Medicare Surcharges: Do They Apply to You? Learn How to Appeal Them.
If you are a high-income earner, you could be hit with a Medicare surcharge. The good news is that you may be able to appeal them. Here’s what you need to know.
Q: How Is My Medicare Premium Determined?
A: When you enroll in Medicare, the premium you pay for your Part B (medical insurance) and Part D prescription drug plan coverage is based on your modified adjusted gross income (MAGI), which is your adjusted gross income plus tax-exempt interest. But not your current MAGI—your MAGI from two years ago. So, if you’ve already signed up for Medicare in 2022 or will sometime this year, your MAGI from 2020 will determine the premiums you pay.
Q: What Premium Will I Pay?
A: A standard, or base, MAGI range and Medicare premium are set at the end of each year for the coming year. If your MAGI puts you above that range, you’ll pay an Income-Related Monthly Adjustment Amount, or IRMAA, in addition to the standard Medicare premium for Part B and Part D. Visit medicare.gov and work with your wealth advisor or Medicare navigator to determine how much you can expect to pay.
Q: Will I Be Notified If I Have to Pay an IRMAA?
A: Yes. If you’re subject to an IRMAA, you’ll receive a Pre-Determination Notice from the Social Security Administration for the coming year only. It will show the standard Medicare premium for the next year as well as your IRMAA for Part B and Part D coverage.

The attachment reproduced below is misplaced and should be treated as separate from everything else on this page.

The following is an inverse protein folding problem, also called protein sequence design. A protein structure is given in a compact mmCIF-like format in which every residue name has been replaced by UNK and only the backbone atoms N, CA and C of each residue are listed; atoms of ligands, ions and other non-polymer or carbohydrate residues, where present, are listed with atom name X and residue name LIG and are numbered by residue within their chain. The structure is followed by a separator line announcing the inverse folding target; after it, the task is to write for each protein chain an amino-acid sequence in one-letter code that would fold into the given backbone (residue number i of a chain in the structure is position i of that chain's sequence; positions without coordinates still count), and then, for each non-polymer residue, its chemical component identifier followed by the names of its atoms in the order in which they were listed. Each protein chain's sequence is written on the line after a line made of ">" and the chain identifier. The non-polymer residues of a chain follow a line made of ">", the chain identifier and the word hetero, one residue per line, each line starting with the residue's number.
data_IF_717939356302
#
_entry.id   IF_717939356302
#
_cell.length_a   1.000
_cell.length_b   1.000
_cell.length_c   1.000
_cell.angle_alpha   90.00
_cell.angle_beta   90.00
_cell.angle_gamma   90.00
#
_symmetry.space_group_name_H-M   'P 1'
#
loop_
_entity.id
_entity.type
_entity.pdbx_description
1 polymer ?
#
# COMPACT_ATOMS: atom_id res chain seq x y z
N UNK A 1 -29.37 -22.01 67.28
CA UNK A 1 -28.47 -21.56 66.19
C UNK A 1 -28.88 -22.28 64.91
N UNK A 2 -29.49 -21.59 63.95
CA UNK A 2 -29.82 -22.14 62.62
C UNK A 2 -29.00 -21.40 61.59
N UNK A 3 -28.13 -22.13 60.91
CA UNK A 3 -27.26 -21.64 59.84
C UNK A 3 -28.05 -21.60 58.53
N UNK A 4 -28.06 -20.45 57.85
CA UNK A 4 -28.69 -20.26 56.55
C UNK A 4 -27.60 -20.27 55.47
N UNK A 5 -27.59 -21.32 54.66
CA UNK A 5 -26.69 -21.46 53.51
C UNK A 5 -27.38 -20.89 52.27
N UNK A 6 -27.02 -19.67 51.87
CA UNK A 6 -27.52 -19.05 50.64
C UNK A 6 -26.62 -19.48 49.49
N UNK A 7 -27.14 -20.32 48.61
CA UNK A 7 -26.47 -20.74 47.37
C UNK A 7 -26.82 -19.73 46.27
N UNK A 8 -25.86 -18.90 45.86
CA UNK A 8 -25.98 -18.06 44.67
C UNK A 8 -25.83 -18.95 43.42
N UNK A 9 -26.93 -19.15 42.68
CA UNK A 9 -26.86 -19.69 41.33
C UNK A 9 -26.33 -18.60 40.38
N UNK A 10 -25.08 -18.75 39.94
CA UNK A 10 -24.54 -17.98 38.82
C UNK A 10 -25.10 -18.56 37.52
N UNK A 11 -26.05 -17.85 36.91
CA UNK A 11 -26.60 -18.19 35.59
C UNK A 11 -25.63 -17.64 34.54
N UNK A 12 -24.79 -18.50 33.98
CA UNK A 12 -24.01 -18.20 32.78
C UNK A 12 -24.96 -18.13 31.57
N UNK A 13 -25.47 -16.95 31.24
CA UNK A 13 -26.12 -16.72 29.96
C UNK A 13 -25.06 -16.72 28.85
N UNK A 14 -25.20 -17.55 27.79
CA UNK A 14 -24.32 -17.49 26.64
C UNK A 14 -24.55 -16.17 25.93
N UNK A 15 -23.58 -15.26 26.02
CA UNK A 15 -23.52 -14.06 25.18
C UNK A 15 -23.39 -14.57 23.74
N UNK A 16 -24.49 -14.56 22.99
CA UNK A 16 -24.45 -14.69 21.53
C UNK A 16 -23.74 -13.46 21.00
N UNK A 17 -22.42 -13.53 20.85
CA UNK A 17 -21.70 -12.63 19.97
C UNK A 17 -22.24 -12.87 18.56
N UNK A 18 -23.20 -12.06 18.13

Q: Can I Appeal My Medicare Surcharges?
A: If you’ve experienced a “life-changing event” and your current MAGI is now in a lower range than two years ago, the answer is yes. The most common life-changing events are retirement or work reduction.
But you don’t have to wait another two years before your lower current MAGI is reported by the IRS to the Social Security Administration. Instead, you can estimate your MAGI for this year by filing an appeal to your IRMAA, called a Request for Reconsideration. In doing so, you could save thousands of dollars.
Q: How Do I File an Appeal/Request for Reconsideration?
A: You’ll need to complete Form SSA-44, which is available on the Social Security Administration’s website. Appeals are individual, so if you and your spouse both received a Pre-Determination Notice indicating that you’ll be charged an IRMAA, you each must fill out a separate Form SSA-44.
Although Form SSA-44 is eight pages long, you need to complete pages 1 through 3 only. Sign the form and provide your address and phone number and attach any documentation that supports your appeal, such as a retirement letter and a breakdown of how you arrived at your MAGI estimate, although you’re not required to provide any proof.
Finally, consider sending your and your spouse’s paperwork together to ensure the same Social Security Administration representative processes both sets. Make copies of all documentation for your records and mail it (requesting a receipt or confirmation number to verify delivery) to your local Social Security Administration Office. You should expect a reply in 30-60 days.
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